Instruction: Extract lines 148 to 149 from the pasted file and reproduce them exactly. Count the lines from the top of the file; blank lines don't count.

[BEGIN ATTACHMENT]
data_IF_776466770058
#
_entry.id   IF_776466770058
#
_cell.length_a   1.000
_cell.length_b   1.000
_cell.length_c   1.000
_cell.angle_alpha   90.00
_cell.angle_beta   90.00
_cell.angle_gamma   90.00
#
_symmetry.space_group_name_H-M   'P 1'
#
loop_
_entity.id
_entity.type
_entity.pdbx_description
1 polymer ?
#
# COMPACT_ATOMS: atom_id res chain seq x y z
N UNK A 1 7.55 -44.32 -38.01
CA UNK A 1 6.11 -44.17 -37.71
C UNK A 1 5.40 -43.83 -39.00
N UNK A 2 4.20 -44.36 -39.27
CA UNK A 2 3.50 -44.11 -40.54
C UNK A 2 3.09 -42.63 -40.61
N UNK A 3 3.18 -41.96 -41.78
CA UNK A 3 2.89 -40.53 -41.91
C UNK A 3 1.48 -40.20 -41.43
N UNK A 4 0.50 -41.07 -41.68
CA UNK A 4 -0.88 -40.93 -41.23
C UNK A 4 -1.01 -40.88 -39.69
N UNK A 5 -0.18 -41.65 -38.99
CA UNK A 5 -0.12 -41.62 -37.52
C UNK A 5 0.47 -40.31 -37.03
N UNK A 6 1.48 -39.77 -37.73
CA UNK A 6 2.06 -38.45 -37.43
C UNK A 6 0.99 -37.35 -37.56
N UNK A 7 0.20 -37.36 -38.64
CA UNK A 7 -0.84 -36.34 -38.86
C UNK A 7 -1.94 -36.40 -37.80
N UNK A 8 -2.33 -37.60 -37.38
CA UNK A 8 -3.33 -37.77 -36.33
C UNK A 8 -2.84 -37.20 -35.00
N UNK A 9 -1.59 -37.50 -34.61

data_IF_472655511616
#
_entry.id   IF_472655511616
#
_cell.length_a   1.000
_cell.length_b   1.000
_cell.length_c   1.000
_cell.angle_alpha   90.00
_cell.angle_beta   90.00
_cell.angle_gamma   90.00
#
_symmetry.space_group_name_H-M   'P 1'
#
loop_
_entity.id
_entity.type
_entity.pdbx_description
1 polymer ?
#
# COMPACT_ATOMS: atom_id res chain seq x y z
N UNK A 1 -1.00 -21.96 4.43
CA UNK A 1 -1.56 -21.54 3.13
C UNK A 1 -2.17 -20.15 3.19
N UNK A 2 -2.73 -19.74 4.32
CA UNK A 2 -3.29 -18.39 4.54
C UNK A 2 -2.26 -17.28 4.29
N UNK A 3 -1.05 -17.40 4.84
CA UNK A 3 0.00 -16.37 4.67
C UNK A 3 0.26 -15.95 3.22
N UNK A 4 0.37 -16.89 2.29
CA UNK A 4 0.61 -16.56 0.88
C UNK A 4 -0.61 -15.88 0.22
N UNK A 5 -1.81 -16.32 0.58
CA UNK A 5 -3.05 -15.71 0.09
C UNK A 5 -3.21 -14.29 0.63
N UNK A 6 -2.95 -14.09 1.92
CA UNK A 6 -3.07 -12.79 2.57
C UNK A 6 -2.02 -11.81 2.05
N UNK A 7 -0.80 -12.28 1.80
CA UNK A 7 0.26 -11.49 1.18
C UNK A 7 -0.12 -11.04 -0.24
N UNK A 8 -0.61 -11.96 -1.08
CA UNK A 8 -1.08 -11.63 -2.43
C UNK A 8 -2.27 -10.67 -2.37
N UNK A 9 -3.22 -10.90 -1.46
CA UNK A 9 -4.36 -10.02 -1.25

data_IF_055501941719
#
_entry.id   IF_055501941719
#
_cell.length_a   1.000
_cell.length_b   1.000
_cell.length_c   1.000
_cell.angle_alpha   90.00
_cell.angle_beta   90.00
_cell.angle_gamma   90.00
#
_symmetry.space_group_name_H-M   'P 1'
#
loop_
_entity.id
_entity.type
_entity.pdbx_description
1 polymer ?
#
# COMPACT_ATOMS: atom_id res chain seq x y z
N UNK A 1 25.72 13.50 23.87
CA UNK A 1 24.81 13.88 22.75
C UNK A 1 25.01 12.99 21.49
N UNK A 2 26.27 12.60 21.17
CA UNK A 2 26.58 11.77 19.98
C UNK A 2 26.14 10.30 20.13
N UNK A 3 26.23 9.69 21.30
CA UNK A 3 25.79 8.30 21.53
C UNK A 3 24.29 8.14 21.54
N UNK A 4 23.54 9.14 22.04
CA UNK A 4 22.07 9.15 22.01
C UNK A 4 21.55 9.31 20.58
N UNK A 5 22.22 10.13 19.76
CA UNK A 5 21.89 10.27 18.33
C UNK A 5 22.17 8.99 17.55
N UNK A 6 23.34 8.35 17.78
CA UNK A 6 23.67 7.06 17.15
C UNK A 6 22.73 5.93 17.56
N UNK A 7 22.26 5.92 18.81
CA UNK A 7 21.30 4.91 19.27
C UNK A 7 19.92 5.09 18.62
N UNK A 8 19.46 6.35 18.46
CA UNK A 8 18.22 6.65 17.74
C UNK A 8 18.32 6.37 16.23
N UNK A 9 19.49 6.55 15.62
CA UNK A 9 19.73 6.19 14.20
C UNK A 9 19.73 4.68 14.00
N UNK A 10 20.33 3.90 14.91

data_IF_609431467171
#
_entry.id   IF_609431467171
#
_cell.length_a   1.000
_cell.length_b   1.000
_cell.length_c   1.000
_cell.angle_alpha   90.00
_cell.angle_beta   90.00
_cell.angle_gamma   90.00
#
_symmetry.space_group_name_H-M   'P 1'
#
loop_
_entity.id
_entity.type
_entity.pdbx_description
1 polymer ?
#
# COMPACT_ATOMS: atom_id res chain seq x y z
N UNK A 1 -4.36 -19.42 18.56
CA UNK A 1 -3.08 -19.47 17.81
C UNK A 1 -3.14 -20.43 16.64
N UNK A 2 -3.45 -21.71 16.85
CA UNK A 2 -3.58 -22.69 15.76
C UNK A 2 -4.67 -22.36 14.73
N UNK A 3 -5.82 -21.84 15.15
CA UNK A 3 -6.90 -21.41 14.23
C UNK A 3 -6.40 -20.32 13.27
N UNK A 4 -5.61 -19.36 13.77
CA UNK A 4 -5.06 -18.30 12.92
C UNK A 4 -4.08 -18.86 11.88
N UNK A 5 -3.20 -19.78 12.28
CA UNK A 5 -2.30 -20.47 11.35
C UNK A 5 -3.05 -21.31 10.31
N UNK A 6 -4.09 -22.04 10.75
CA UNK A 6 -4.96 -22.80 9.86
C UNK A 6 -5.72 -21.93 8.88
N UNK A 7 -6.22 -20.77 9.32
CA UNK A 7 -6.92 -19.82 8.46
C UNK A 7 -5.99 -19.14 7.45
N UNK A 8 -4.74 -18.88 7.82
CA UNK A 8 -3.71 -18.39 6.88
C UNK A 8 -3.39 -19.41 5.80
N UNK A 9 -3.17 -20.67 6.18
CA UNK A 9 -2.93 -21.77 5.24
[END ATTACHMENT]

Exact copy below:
_cell.angle_beta   90.00
_cell.angle_gamma   90.00